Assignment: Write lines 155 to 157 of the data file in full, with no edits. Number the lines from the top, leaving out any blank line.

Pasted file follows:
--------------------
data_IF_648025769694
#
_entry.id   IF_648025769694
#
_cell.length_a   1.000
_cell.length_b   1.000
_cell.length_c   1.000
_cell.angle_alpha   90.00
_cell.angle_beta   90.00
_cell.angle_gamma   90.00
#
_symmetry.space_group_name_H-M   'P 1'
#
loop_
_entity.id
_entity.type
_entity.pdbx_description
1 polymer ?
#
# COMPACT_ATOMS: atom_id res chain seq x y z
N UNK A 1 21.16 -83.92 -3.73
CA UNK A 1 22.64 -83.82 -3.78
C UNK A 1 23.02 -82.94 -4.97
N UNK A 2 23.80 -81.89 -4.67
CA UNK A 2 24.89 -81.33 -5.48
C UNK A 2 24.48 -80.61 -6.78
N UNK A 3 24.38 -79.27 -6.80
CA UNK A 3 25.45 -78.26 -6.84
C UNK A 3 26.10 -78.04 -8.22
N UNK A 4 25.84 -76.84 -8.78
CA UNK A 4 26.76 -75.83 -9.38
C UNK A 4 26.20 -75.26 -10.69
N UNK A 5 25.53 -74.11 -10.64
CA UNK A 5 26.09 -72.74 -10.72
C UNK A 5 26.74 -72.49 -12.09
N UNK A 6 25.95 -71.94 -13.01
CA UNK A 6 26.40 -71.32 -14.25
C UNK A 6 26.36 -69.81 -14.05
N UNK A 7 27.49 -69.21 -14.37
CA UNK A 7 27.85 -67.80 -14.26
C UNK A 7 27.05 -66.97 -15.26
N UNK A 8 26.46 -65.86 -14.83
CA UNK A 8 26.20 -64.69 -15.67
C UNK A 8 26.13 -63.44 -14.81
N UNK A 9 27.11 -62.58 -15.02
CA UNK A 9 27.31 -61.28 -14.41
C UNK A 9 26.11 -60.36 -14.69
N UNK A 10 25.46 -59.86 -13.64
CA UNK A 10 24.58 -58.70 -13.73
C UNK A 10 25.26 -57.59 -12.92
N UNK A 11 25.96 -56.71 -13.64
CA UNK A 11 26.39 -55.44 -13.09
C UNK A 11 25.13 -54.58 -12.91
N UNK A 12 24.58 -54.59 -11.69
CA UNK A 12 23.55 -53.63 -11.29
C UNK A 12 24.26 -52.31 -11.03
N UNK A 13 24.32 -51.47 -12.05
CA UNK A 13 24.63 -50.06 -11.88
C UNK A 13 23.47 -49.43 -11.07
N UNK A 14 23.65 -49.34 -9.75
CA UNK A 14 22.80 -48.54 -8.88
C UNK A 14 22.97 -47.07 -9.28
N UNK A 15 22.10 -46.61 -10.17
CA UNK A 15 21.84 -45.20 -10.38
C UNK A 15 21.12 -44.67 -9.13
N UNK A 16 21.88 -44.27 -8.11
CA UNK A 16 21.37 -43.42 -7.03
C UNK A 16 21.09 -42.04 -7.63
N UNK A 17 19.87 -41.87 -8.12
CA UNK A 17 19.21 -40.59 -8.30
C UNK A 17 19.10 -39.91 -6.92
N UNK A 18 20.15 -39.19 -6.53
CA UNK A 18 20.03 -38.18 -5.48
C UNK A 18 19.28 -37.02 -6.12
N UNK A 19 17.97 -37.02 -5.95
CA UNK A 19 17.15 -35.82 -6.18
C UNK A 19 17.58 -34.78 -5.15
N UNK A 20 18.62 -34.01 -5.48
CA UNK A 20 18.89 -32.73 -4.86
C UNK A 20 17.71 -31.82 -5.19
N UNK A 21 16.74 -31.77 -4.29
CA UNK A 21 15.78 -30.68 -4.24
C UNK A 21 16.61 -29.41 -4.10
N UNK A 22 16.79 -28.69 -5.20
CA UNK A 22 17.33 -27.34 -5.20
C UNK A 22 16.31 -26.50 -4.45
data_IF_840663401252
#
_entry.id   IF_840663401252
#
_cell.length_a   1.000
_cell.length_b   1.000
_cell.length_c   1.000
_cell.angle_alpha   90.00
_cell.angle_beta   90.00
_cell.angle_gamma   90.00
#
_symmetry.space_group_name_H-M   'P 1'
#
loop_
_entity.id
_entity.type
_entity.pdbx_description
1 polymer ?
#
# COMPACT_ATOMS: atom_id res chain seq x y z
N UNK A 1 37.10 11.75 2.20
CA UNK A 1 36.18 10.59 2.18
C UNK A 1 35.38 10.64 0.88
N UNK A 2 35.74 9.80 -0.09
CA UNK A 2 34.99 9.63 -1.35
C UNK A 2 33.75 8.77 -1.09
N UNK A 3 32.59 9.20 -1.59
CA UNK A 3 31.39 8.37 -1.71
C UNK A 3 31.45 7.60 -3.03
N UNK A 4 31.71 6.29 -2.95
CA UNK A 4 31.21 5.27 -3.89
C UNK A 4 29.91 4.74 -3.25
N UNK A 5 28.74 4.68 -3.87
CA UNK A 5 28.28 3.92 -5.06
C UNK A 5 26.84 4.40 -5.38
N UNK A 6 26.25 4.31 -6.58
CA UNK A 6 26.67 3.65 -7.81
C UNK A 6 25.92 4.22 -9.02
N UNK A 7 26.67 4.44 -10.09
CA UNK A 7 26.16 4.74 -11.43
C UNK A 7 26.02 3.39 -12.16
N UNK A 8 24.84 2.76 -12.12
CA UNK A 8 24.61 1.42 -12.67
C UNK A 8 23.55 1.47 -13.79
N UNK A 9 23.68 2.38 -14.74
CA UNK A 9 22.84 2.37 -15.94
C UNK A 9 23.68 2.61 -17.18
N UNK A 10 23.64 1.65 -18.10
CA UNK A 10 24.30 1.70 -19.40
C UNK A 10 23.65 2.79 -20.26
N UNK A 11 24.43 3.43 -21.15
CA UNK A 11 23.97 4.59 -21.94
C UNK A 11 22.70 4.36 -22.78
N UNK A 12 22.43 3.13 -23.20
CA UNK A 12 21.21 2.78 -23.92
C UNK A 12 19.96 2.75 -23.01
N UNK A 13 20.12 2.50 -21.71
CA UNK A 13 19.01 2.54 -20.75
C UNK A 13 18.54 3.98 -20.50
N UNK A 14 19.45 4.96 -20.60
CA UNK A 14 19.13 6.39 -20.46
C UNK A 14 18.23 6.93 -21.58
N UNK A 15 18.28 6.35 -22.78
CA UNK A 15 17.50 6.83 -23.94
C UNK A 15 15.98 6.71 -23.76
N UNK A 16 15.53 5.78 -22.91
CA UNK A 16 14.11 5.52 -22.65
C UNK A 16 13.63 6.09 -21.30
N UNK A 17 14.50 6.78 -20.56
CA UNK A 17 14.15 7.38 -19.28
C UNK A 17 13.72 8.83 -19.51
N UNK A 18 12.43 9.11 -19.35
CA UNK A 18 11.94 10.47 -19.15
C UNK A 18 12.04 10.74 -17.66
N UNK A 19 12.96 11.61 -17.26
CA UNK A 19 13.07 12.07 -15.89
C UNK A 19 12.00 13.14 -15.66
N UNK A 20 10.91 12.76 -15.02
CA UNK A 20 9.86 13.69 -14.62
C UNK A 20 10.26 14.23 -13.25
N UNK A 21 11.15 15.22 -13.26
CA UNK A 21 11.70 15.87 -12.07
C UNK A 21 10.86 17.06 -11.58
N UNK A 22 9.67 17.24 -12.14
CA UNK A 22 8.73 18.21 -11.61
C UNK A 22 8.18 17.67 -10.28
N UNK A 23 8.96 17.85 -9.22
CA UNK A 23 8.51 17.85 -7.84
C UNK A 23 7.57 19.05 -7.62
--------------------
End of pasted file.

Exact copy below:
N UNK A 17 14.50 6.78 -20.56
CA UNK A 17 14.15 7.38 -19.28
C UNK A 17 13.72 8.83 -19.51